Hackers are finding it easier than ever to compromise police departments’ systems and hold them hostage until the cops pay the hackers’ ransom fee, reports ABC News. In the meantime, the hackers have access to all the department’s files.
“Ransomware” is a term used when hackers gain entry into someone’s computer, encrypt documents found on the computer, and demand payment before a certain deadline. If the victims pay the hackers before the deadline expires, the victims are usually given a decryption key. Of course, even if you get the decryption key, your system could still be compromised.
However, some forms of ransomware simply restrict interaction with your computer until you shell out money to regain full interaction. No matter what the form of ransomware, though, the main goal is to extort money from victims. Ransomware is usually spread if the victim clicks on a suspicious link or downloads materials made to look like something legitimate.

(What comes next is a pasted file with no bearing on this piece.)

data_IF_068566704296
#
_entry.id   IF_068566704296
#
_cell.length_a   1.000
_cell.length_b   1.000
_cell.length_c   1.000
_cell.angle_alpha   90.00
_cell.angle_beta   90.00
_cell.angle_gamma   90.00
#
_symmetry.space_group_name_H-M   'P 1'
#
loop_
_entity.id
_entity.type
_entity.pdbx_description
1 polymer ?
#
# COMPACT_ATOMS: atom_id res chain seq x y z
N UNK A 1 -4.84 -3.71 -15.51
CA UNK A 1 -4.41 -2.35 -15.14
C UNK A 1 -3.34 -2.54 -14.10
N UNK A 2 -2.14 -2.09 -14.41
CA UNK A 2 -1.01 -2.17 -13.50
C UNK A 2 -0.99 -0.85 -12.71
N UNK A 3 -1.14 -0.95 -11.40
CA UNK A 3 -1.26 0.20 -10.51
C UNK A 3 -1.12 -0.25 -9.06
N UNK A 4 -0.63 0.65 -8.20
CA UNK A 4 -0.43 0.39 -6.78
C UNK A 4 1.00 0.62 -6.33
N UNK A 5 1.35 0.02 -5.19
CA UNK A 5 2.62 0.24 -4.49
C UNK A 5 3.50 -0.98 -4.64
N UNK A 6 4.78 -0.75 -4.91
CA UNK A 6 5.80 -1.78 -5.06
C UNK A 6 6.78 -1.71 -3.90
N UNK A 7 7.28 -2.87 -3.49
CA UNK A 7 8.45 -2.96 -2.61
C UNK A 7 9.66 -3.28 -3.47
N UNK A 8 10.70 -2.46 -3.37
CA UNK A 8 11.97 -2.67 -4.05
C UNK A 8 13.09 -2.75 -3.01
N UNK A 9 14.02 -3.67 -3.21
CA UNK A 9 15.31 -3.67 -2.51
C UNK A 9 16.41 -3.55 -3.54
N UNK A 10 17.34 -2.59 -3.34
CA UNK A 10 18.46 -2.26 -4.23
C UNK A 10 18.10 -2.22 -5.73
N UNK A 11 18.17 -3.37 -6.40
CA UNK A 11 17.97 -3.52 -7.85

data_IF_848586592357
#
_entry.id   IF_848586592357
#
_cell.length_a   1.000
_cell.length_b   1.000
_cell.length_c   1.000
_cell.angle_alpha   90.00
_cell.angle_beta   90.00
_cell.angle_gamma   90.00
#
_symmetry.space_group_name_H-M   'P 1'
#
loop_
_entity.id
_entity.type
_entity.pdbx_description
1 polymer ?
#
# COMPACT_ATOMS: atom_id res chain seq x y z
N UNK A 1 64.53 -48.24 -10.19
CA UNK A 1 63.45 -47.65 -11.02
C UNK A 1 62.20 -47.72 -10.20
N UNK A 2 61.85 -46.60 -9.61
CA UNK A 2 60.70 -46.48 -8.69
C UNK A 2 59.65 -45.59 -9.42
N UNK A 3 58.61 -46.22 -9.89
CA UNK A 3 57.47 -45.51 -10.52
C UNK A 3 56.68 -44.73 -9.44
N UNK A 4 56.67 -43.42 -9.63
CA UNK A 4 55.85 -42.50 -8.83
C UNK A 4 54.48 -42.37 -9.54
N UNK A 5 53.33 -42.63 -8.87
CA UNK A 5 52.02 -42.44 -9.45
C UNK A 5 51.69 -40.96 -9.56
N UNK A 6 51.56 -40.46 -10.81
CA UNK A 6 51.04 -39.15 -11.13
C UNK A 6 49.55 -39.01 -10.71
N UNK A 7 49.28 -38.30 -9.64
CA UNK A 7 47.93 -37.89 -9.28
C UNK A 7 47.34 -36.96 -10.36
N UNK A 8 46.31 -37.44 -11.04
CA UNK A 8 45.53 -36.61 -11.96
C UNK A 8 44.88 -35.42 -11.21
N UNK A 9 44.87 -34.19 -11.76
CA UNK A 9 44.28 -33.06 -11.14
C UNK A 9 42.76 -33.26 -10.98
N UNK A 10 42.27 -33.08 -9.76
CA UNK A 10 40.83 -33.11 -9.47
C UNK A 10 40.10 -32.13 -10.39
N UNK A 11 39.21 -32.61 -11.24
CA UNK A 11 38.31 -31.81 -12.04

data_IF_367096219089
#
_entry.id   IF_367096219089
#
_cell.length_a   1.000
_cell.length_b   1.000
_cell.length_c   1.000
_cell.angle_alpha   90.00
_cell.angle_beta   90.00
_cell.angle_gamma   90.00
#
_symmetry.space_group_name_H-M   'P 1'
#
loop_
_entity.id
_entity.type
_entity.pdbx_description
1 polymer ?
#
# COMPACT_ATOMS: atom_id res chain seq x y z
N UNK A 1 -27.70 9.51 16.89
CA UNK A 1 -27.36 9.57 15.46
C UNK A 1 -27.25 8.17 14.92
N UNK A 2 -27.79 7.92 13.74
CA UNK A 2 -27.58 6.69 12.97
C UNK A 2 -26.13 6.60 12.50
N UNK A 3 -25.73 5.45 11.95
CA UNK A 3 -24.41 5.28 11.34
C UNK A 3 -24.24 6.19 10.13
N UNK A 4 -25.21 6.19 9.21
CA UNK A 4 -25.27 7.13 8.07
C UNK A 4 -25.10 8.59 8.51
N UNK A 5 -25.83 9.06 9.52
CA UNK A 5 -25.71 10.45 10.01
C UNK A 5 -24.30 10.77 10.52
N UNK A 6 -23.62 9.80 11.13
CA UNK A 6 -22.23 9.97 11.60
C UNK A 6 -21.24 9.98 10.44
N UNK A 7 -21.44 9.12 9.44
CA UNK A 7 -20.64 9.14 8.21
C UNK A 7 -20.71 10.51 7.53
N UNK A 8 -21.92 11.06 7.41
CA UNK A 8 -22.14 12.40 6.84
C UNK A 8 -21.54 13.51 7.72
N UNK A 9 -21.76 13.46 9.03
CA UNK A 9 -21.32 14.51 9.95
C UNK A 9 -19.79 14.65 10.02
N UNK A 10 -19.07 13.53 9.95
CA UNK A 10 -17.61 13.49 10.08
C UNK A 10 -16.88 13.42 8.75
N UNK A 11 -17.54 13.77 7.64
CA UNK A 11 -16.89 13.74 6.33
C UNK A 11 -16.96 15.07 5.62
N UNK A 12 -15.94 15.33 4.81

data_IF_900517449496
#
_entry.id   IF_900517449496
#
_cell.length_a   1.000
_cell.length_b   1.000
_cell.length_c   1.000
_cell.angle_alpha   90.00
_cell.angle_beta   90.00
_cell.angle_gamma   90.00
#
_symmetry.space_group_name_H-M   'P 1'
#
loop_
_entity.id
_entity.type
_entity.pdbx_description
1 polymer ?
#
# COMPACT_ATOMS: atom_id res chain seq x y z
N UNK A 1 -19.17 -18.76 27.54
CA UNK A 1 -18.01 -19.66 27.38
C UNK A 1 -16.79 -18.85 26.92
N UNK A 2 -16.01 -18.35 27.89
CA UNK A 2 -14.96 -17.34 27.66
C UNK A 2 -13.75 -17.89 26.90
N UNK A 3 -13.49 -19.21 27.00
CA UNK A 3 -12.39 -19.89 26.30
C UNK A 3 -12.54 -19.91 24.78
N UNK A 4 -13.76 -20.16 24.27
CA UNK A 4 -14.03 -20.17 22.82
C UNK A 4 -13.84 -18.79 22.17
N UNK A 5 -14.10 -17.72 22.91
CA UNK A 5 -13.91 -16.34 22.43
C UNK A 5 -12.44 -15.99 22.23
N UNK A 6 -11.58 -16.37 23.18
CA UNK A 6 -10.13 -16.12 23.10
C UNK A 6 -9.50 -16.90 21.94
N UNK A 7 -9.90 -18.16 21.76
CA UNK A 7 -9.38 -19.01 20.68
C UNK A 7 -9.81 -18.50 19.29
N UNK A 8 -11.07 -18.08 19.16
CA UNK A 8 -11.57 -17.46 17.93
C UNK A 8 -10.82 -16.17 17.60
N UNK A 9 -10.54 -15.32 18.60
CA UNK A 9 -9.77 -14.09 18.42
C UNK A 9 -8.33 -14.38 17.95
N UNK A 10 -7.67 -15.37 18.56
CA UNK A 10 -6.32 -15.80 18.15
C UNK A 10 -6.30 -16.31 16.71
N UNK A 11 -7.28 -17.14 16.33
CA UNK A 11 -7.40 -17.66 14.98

According to ABC News, several Maine police agencies reported being hit by ransomware, while a police department in Tewksbury, Massachusetts had to pay $500 in order to get back its data. Unfortunately, Intel Security online safety expert Robert Siciliano said hackers have successfully carved out a niche targeting law enforcement, with no end in sight.
“It’s a multi-million dollar business,” said Siciliano. “They’re getting paid and they’re getting paid well.”
One way to deter ransomware is to simply not click on such suspicious links, but backing up your data in multiple locations will also go a long way. Unfortunately, it’s very easy to masquerade your message as a work email, so it’s always a good idea to be on guard.
- Ransomware shifts focus from holding passwords hostage to hijacking your PC
- Hackers seize Atlanta’s network system, demand $51,000 in Bitcoin as ransom
- Beware of Thanatos, the latest cyber-extortion scam
- Cryptojacking is the new ransomware. Is that a good thing?
- Microsoft’s OneDrive now has your back in a ransomware attack